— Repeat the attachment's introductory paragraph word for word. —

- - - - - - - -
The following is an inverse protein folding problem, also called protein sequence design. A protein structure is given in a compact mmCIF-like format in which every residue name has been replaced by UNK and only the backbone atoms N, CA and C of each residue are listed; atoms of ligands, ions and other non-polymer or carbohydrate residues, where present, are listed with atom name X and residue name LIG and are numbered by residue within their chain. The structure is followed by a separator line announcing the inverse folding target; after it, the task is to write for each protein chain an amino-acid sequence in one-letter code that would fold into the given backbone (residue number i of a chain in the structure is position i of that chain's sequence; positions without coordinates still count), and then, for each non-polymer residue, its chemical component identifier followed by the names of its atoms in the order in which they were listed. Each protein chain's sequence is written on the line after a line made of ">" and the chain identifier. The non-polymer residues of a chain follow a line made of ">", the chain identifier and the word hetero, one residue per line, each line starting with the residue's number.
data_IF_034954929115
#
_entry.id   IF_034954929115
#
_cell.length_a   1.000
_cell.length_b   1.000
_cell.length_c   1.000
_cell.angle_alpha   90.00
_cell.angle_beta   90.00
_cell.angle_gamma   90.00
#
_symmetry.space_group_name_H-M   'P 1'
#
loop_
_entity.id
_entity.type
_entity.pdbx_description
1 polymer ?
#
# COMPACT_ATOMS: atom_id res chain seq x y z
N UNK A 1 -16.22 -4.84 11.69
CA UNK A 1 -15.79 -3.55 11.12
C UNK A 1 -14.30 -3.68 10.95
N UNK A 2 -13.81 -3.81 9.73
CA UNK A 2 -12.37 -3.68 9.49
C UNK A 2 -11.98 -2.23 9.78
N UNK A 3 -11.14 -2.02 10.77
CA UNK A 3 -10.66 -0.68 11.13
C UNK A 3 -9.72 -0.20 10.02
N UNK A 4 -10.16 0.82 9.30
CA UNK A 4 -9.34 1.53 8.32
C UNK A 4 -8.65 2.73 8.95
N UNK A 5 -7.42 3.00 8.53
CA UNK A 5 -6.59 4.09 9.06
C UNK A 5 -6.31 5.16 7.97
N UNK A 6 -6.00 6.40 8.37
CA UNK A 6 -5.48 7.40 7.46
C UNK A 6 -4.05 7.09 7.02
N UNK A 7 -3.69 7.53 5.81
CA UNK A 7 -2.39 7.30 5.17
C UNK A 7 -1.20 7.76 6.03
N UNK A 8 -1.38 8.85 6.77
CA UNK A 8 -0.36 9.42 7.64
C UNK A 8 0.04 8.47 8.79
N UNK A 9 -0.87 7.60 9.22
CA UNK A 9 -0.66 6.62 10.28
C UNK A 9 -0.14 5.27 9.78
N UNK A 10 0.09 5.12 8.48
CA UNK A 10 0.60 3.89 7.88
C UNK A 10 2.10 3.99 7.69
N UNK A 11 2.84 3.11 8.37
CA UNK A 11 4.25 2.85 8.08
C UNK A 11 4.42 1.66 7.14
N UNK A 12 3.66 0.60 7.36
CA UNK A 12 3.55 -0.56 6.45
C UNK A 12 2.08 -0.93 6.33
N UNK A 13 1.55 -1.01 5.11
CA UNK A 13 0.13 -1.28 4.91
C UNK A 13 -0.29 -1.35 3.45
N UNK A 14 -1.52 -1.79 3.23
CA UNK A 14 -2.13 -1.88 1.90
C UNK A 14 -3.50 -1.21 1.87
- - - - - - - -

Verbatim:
The following is an inverse protein folding problem, also called protein sequence design. A protein structure is given in a compact mmCIF-like format in which every residue name has been replaced by UNK and only the backbone atoms N, CA and C of each residue are listed; atoms of ligands, ions and other non-polymer or carbohydrate residues, where present, are listed with atom name X and residue name LIG and are numbered by residue within their chain. The structure is followed by a separator line announcing the inverse folding target; after it, the task is to write for each protein chain an amino-acid sequence in one-letter code that would fold into the given backbone (residue number i of a chain in the structure is position i of that chain's sequence; positions without coordinates still count), and then, for each non-polymer residue, its chemical component identifier followed by the names of its atoms in the order in which they were listed. Each protein chain's sequence is written on the line after a line made of ">" and the chain identifier. The non-polymer residues of a chain follow a line made of ">", the chain identifier and the word hetero, one residue per line, each line starting with the residue's number.